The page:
Participant Recruitment and Selection

Facilitators of Socrates Cafés are highly encouraged to reach out to marginalized groups of people to include them into their discussions, like people recently out of jail, people of different background histories, etc. The purpose of this is to create an environment where people can be exposed to viewpoints other than their own, but has come into question as far as its effectiveness.

Deliberation, Decisions, and Public Interaction

In creating a Socrates Café group, one must make sure that they are following all of the procedures and methods spelled out by the Philosopher’s club and are representing the specific non-profit, community-creating purposes that they are intended to.

The first step to having a good Socrates Café, or an event similar, is finding a good venue. There aren’t highly specific requirements but should be in a place where discussion can go on, without large interruption. Cafés are a great place (hence the name) but the seminars can function in places such as bookstores, community centers, coffee shops etc.

Second to the process is making sure that there is one singular facilitator, and that they know their responsibilities. The facilitator is there to make sure that everyone has the chance to speak and makes sure everything remains respectful. One thing that they do not do is choose the subject or question on which the group should deliberate on. They do make sure there is a consensus, but it is not their job to provide that for the group.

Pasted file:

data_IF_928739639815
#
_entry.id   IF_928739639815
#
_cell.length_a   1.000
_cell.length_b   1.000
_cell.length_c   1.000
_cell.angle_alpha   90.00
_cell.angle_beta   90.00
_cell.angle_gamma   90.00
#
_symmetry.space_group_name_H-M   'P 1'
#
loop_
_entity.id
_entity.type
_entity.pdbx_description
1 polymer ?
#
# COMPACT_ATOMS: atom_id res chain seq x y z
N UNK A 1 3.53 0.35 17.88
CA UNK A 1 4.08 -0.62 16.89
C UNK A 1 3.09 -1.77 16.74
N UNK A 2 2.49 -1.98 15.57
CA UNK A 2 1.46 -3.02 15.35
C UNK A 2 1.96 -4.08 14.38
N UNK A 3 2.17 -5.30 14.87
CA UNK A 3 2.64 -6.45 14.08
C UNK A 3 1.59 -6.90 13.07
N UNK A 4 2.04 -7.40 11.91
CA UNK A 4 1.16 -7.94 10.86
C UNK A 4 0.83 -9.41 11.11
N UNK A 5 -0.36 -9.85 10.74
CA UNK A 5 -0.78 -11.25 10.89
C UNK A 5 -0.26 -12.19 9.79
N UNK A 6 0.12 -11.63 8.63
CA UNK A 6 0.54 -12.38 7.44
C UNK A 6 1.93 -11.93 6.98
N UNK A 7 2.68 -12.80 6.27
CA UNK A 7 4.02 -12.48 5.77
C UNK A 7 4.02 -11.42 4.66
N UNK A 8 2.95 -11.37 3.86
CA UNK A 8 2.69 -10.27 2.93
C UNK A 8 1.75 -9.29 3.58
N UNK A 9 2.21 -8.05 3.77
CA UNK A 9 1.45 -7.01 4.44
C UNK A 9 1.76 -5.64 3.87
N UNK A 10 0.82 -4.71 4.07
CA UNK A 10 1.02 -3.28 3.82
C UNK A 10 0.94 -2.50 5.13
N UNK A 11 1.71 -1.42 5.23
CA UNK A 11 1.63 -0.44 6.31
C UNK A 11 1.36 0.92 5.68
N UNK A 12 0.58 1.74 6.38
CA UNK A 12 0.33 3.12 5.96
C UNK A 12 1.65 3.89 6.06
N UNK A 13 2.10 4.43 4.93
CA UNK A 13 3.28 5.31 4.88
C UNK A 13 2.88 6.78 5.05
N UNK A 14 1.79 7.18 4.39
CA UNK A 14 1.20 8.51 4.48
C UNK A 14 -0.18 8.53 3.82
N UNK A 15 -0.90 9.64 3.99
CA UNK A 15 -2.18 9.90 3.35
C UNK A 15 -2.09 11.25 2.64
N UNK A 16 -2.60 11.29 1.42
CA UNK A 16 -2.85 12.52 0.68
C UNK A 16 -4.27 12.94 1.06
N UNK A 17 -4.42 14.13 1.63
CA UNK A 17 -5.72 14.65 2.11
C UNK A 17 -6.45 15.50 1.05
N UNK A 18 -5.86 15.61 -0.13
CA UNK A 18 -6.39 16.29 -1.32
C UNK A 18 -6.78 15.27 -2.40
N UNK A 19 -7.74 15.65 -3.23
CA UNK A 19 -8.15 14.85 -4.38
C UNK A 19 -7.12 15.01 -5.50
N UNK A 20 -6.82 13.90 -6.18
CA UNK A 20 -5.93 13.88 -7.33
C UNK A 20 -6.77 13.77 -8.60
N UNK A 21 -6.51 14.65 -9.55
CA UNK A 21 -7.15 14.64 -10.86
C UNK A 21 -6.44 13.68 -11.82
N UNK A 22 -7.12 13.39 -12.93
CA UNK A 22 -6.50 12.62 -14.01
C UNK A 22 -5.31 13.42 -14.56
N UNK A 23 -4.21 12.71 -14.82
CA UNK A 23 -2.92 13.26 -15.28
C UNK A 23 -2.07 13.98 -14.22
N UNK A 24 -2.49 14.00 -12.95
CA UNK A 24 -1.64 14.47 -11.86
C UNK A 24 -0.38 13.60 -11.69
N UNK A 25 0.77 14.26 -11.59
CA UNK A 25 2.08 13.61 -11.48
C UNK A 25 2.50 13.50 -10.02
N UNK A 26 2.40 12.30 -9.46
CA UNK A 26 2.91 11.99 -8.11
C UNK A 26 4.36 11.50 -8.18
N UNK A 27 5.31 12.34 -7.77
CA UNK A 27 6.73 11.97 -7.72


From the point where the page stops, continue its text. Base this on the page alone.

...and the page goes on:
To try and start picking a question seems like a daunting task, but there are a few tips to try and make it easier for your group (from a facilitator’s perspective). Firstly, all ideas for discussion questions should be voiced and written down somewhere so everyone can see. Then people can vote for as many of the questions they feel most interested in pursuing. Ask participants to keep in mind what question challenges them most, because that is what leads to enlightening discussion. After taking the highest few, you can pick your winner by giving everyone one vote and finding the highest voted for question. If you’re thinking Socratically, you aren’t quite ready to start a full-fledged discussion. As a facilitator, you must start probing for built-in assumptions surrounding or within the question, as well as embedded concepts.